Each doctor’s visit with your loved one isn’t just a routine appointment—look at it as a good opportunity to ensure their well-being and address any health concerns that have arisen since your last visit. As a caregiver, your company during these visits is invaluable, because you bring unique support and insights into your loved one’s health journey.
In this article, we delve into the significance of being an active participant during these appointments and show you how to prepare for a doctor’s visit. By preparing yourself with the right information and tools, you can become an effective advocate for your loved one’s health. Let’s explore the steps to take before and during the appointment, so you can make the most out of every moment with the healthcare professional. Let’s dive in.
Before the Visit: Talk with Your Loved One
Before you head to a doctor’s appointment, it’s important to discuss the upcoming visit. What does your loved one want to talk about? Do they have any new symptoms, pains, or questions?
By taking the time to prepare for your visit together, you can ensure you’re on the same page about what’s to come and how to best use the time with the medical professional.
Pro tip: Take notes! When speaking with your loved one about their desires, take notes on a pad or on your phone to ensure you don’t forget your discussion when you’re in the hot seat at the doctor’s office.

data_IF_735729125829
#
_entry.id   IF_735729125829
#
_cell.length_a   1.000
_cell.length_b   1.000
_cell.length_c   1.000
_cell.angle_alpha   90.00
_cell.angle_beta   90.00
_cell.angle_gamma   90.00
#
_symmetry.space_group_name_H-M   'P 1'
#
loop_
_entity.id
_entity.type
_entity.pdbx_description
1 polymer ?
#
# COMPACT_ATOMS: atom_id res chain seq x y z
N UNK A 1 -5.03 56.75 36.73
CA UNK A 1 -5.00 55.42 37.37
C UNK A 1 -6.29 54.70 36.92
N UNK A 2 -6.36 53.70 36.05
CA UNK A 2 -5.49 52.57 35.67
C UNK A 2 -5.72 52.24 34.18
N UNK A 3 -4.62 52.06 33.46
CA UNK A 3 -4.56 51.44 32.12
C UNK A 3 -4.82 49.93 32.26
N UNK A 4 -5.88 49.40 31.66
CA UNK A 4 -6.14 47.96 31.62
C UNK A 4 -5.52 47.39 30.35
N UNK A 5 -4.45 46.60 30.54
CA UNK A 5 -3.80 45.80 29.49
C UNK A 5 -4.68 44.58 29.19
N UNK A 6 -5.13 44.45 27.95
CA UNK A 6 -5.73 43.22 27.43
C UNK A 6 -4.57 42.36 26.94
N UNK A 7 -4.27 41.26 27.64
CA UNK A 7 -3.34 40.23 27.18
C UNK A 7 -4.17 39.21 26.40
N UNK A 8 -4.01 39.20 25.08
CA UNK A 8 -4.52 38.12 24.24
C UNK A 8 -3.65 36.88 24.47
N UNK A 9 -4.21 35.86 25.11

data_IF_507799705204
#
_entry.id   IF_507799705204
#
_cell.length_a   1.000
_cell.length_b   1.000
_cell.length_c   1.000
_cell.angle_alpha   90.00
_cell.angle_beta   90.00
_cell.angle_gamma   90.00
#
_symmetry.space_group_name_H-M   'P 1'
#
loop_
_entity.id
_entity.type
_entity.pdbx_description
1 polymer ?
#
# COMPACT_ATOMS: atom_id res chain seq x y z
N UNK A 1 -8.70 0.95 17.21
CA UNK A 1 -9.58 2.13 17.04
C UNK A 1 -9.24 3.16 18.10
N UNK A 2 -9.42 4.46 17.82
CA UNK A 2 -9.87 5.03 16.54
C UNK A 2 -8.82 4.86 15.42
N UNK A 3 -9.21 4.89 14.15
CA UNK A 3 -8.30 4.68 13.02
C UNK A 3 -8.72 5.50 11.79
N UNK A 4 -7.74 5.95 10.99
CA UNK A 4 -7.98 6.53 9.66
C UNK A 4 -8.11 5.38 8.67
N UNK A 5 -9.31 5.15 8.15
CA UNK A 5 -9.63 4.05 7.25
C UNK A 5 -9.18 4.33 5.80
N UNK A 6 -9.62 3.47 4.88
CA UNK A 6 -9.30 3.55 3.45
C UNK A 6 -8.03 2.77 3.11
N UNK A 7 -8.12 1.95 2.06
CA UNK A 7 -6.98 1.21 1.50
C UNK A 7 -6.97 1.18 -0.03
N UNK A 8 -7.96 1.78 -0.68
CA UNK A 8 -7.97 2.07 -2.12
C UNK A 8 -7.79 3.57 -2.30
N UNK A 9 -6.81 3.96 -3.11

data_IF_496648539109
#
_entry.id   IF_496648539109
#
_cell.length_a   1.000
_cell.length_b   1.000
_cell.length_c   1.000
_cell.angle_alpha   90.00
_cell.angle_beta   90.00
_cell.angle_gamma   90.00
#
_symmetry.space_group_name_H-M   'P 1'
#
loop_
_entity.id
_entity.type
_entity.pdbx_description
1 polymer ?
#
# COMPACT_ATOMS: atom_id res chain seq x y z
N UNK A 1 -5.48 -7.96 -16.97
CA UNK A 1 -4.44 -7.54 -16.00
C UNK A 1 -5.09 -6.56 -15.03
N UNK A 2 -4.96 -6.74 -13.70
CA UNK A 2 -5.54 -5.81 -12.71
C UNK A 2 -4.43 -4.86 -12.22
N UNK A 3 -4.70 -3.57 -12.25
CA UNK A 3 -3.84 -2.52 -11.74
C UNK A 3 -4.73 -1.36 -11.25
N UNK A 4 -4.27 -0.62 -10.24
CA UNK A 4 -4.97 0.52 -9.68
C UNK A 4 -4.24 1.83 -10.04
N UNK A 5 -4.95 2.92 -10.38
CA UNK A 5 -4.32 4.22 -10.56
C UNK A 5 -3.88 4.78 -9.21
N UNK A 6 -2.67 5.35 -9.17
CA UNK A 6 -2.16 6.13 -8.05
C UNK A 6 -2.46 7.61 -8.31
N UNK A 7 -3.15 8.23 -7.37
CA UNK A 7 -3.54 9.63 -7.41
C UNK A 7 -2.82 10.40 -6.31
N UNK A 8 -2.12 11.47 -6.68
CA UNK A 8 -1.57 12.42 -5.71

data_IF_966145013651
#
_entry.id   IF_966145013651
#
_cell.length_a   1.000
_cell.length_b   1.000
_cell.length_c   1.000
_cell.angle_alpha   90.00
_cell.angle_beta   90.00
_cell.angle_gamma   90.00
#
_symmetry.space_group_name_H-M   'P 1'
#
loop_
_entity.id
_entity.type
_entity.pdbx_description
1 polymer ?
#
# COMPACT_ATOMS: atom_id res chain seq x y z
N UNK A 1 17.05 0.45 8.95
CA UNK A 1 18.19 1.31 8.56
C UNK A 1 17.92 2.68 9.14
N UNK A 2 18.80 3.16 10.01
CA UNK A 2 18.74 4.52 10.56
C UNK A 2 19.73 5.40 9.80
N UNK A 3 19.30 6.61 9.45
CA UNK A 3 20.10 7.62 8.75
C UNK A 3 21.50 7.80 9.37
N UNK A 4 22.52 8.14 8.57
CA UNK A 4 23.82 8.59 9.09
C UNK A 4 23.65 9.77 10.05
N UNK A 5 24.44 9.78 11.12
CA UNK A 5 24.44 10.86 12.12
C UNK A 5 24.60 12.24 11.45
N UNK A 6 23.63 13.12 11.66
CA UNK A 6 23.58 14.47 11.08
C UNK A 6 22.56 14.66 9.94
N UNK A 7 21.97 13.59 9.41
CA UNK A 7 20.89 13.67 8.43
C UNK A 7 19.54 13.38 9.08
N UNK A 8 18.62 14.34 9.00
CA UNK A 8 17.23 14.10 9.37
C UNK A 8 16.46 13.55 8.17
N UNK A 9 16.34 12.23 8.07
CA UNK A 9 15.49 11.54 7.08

Before the Visit: Prepare Documents & Supplies
To get the most out of the few precious minutes you have with the doctor, make sure you’re organized. Here are some of the documents you should prepare:
- Insurance cards. Are your loved one’s insurance cards packed and ready to go? If the doctor already has them on file this may not be necessary, but it’s better to have them and not need them than to need them and not have them.
- Medical history. Your family medical history matters – it can identify if your loved one has a higher-than-normal chance of having common disorders, like diabetes, heart disease, certain cancers, and more. The NIH (National Institute of Health) has a worksheet here for you to help.
- Prescriptions. Make a list of the prescription names, prescribed dosages, vitamins, herbal remedies, supplements, and over-the-counter drugs your loved one takes. The NIH (National Institute of Health) has a worksheet here that you can use to help.
- Medical aids. Something as simple as a pair of glasses, hearing aid, or cane — don’t forget any medical aid devices they use and make note of any recent changes in vision, hearing, breathing, or mobility. This is important information to share with a doctor, as the cause is not always as simple as “aging” — better to mention it than ignore it.
Before the Visit: Make a List of Questions
If you are with your loved one often, there are things you may have picked up on that are worth mentioning. Even if your conversation with your loved one didn’t explicitly cover them. These things may include:
- Symptoms you’ve noticed/tracked. Is there anything your loved one has complained about more frequently? Has anything worried you lately? Are you noticing changes in their social skills, driving, or eating habits? These types of things are great for you to ask the doctor or nurse (though you may want to do it in a private moment).